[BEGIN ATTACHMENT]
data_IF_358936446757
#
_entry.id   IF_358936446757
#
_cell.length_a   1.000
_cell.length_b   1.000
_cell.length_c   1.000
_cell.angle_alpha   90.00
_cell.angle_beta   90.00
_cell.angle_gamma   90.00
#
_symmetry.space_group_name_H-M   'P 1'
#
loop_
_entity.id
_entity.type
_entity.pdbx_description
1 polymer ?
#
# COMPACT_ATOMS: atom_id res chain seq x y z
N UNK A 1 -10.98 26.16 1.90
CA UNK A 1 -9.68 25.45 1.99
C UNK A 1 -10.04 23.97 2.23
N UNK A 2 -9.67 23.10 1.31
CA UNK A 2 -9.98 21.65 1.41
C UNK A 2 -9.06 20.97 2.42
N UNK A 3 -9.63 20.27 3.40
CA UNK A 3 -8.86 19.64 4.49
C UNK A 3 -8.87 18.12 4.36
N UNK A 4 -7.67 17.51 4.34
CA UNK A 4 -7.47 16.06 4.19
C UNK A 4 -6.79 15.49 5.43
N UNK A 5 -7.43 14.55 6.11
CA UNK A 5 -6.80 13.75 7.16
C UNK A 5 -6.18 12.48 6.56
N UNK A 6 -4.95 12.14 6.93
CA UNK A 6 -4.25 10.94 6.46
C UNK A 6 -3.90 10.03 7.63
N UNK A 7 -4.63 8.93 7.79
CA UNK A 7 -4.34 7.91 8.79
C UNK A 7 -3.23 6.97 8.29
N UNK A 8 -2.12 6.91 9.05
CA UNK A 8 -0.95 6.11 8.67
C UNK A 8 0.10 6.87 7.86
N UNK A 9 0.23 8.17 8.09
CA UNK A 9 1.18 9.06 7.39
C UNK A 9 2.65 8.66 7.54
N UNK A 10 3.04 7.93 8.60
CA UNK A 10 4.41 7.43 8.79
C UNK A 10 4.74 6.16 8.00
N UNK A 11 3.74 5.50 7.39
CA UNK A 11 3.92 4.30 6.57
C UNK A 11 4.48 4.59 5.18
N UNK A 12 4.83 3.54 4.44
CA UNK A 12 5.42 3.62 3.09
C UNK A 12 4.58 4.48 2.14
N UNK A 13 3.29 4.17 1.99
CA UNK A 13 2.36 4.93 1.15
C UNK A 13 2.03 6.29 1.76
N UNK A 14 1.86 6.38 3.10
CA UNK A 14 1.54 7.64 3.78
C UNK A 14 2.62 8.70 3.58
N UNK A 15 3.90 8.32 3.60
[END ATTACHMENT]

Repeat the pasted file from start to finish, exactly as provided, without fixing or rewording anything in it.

data_IF_358936446757
#
_entry.id   IF_358936446757
#
_cell.length_a   1.000
_cell.length_b   1.000
_cell.length_c   1.000
_cell.angle_alpha   90.00
_cell.angle_beta   90.00
_cell.angle_gamma   90.00
#
_symmetry.space_group_name_H-M   'P 1'
#
loop_
_entity.id
_entity.type
_entity.pdbx_description
1 polymer ?
#
# COMPACT_ATOMS: atom_id res chain seq x y z
N UNK A 1 -10.98 26.16 1.90
CA UNK A 1 -9.68 25.45 1.99
C UNK A 1 -10.04 23.97 2.23
N UNK A 2 -9.67 23.10 1.31
CA UNK A 2 -9.98 21.65 1.41
C UNK A 2 -9.06 20.97 2.42
N UNK A 3 -9.63 20.27 3.40
CA UNK A 3 -8.86 19.64 4.49
C UNK A 3 -8.87 18.12 4.36
N UNK A 4 -7.67 17.51 4.34
CA UNK A 4 -7.47 16.06 4.19
C UNK A 4 -6.79 15.49 5.43
N UNK A 5 -7.43 14.55 6.11
CA UNK A 5 -6.80 13.75 7.16
C UNK A 5 -6.18 12.48 6.56
N UNK A 6 -4.95 12.14 6.93
CA UNK A 6 -4.25 10.94 6.46
C UNK A 6 -3.90 10.03 7.63
N UNK A 7 -4.63 8.93 7.79
CA UNK A 7 -4.34 7.91 8.79
C UNK A 7 -3.23 6.97 8.29
N UNK A 8 -2.12 6.91 9.05
CA UNK A 8 -0.95 6.11 8.67
C UNK A 8 0.10 6.87 7.86
N UNK A 9 0.23 8.17 8.09
CA UNK A 9 1.18 9.06 7.39
C UNK A 9 2.65 8.66 7.54
N UNK A 10 3.04 7.93 8.60
CA UNK A 10 4.41 7.43 8.79
C UNK A 10 4.74 6.16 8.00
N UNK A 11 3.74 5.50 7.39
CA UNK A 11 3.92 4.30 6.57
C UNK A 11 4.48 4.59 5.18
N UNK A 12 4.83 3.54 4.44
CA UNK A 12 5.42 3.62 3.09
C UNK A 12 4.58 4.48 2.14
N UNK A 13 3.29 4.17 1.99
CA UNK A 13 2.36 4.93 1.15
C UNK A 13 2.03 6.29 1.76
N UNK A 14 1.86 6.38 3.10
CA UNK A 14 1.54 7.64 3.78
C UNK A 14 2.62 8.70 3.58
N UNK A 15 3.90 8.32 3.60